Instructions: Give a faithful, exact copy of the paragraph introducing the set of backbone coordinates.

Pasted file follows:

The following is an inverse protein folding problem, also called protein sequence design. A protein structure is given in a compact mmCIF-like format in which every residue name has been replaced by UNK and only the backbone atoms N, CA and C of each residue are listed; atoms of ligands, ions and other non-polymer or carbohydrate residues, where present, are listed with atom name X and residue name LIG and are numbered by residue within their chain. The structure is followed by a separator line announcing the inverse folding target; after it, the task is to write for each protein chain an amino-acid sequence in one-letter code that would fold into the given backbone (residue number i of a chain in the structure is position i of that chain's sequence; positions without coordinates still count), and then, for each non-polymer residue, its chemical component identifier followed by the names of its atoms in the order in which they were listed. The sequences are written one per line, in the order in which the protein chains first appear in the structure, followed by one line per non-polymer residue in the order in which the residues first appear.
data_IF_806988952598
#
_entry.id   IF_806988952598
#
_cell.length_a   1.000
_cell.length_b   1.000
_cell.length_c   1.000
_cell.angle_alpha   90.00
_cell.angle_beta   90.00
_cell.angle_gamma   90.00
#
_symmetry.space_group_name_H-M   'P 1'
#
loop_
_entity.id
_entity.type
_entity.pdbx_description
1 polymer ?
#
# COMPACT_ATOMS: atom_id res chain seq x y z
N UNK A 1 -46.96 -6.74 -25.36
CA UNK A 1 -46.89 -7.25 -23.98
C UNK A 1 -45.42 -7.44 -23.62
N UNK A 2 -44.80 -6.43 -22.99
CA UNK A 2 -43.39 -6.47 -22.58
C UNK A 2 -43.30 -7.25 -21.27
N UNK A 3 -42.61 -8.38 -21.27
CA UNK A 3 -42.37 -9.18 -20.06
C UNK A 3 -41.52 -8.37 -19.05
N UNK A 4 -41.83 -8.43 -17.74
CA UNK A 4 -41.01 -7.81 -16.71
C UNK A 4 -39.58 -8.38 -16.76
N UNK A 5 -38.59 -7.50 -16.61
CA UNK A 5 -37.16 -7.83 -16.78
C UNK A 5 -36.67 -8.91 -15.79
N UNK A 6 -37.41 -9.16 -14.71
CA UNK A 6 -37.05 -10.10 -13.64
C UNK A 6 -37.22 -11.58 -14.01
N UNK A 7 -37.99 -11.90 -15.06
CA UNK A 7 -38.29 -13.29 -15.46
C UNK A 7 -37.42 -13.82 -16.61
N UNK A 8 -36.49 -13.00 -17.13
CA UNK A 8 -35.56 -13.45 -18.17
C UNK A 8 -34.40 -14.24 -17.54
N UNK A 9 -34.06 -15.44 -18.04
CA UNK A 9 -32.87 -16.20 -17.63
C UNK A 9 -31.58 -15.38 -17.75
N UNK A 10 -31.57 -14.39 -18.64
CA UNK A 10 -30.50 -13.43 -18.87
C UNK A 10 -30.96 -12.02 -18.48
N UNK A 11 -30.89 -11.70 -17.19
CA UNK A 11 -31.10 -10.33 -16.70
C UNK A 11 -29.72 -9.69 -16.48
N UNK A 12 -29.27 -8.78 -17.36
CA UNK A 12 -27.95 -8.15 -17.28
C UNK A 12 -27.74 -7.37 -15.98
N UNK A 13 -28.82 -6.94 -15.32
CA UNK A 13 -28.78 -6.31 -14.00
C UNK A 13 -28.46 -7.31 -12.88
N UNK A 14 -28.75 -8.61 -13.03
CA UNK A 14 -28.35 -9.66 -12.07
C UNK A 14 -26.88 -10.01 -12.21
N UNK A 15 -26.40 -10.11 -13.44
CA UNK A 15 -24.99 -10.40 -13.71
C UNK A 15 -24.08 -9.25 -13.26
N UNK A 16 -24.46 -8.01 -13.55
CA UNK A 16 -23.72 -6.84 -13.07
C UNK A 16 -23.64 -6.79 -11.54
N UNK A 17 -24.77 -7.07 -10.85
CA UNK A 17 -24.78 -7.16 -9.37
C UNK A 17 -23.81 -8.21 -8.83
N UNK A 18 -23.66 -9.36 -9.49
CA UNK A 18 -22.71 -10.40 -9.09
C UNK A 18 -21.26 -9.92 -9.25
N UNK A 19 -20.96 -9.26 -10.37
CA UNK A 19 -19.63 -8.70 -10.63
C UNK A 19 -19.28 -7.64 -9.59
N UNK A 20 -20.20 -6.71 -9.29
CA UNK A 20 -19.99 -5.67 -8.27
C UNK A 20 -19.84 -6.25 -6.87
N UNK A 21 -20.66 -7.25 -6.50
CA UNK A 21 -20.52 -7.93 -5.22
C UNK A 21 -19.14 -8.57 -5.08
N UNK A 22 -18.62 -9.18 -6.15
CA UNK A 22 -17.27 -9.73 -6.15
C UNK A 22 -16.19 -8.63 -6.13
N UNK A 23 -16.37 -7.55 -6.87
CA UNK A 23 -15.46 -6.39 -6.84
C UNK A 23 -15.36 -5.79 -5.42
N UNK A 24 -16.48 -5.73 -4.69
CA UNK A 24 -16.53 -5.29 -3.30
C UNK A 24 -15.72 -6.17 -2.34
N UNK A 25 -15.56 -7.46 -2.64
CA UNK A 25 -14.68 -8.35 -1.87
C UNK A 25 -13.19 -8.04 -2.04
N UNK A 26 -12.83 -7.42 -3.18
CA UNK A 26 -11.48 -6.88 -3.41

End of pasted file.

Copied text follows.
The following is an inverse protein folding problem, also called protein sequence design. A protein structure is given in a compact mmCIF-like format in which every residue name has been replaced by UNK and only the backbone atoms N, CA and C of each residue are listed; atoms of ligands, ions and other non-polymer or carbohydrate residues, where present, are listed with atom name X and residue name LIG and are numbered by residue within their chain. The structure is followed by a separator line announcing the inverse folding target; after it, the task is to write for each protein chain an amino-acid sequence in one-letter code that would fold into the given backbone (residue number i of a chain in the structure is position i of that chain's sequence; positions without coordinates still count), and then, for each non-polymer residue, its chemical component identifier followed by the names of its atoms in the order in which they were listed. The sequences are written one per line, in the order in which the protein chains first appear in the structure, followed by one line per non-polymer residue in the order in which the residues first appear.